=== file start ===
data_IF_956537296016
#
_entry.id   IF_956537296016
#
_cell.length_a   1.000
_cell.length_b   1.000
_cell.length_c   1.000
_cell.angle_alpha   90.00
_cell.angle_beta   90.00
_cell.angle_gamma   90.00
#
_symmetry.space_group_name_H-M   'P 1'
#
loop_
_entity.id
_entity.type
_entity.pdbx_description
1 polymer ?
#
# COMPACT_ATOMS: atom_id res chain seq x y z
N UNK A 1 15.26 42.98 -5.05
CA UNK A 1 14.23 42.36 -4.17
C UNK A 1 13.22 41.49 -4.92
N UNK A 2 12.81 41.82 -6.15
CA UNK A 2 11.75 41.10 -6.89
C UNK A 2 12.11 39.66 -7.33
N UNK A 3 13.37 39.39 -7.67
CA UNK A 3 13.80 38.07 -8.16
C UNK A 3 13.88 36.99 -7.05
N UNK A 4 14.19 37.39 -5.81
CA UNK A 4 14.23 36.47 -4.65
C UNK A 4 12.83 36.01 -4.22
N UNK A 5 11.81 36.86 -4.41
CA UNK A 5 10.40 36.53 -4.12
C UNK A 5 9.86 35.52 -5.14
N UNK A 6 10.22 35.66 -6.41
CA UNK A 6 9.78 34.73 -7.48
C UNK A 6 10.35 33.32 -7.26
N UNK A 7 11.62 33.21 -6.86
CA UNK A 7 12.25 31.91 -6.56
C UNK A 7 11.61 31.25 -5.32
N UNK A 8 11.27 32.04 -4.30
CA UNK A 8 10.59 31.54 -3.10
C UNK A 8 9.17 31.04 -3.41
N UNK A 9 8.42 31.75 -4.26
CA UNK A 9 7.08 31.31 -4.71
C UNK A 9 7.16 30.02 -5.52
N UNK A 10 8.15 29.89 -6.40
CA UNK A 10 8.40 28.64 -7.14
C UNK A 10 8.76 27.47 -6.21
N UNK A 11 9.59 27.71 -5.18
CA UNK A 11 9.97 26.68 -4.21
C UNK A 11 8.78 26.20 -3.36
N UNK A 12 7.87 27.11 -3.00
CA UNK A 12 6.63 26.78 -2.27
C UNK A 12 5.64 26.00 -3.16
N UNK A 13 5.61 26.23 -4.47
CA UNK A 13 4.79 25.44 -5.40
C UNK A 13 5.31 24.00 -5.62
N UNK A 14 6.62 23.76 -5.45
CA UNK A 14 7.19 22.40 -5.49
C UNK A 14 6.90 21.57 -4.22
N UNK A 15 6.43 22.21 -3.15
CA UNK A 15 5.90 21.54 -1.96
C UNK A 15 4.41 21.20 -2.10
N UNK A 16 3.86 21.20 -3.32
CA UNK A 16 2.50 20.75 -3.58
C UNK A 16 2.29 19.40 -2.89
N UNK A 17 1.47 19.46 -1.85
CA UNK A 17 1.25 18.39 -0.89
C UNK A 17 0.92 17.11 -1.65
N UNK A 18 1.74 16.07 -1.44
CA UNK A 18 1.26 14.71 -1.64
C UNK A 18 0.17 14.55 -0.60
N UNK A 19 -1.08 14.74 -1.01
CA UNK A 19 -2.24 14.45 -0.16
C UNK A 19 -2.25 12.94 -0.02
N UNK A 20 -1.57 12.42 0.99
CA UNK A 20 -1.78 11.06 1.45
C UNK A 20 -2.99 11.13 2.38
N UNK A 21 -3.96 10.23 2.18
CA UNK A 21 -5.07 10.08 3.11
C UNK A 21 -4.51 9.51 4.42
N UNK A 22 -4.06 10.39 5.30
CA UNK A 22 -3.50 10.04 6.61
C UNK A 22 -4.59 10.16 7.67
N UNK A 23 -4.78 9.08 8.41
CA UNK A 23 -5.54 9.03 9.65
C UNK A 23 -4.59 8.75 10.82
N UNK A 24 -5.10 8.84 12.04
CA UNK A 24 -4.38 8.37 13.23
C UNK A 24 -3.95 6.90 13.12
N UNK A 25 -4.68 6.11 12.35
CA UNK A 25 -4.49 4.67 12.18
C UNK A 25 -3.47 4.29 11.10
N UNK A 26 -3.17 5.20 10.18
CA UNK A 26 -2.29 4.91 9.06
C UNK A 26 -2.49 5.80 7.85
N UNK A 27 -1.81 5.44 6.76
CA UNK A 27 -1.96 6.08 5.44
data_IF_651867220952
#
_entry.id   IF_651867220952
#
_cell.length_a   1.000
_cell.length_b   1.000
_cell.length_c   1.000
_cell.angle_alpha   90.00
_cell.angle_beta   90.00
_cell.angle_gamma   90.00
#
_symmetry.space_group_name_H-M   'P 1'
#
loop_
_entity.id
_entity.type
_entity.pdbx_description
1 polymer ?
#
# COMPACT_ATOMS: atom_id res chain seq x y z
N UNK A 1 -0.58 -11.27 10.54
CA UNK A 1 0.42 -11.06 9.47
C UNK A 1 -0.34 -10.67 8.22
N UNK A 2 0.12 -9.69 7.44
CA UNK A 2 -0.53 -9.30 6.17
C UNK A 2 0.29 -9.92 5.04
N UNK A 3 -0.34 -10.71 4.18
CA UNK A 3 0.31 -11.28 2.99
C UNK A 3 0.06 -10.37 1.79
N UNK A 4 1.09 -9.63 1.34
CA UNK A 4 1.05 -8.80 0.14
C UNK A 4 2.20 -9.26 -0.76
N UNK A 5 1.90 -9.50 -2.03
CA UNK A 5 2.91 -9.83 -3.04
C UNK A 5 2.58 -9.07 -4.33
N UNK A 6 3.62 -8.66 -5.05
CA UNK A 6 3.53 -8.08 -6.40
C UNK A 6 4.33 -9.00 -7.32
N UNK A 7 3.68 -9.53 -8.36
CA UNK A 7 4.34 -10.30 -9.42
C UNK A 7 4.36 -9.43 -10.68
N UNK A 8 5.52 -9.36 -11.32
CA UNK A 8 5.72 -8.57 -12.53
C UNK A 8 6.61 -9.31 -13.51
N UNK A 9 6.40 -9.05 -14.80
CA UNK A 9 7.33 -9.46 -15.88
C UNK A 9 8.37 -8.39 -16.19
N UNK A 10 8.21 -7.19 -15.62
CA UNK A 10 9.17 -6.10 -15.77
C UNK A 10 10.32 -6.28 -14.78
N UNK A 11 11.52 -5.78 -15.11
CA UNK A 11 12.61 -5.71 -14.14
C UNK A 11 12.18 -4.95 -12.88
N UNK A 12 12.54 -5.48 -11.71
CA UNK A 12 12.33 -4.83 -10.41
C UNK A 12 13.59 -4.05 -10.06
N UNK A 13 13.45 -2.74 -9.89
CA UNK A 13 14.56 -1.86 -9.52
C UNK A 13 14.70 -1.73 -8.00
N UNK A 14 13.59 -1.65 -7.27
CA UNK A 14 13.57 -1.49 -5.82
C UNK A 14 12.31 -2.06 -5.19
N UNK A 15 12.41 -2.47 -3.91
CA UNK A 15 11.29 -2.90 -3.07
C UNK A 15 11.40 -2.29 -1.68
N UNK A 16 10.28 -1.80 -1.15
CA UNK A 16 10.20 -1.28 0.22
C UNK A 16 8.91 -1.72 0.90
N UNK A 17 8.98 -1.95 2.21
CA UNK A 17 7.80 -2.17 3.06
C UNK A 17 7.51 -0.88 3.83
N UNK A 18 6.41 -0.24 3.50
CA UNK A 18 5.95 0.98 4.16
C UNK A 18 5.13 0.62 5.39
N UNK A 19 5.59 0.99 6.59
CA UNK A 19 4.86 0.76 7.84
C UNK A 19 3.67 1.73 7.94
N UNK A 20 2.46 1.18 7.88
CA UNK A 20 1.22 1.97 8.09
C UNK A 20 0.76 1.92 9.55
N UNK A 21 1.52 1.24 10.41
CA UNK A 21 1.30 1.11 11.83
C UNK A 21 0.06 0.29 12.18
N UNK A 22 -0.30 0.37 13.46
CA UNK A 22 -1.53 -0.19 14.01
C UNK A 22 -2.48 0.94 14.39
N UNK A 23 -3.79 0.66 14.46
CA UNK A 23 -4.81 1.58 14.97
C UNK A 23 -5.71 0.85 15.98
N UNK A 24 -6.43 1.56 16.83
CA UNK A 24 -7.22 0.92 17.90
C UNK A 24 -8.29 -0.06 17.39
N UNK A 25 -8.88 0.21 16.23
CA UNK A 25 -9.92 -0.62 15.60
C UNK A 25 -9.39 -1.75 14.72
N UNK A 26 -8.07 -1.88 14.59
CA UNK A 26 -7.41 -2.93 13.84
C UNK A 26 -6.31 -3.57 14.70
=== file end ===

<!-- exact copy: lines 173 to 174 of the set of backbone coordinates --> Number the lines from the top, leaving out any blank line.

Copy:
CA UNK A 18 5.95 0.98 4.16
C UNK A 18 5.13 0.62 5.39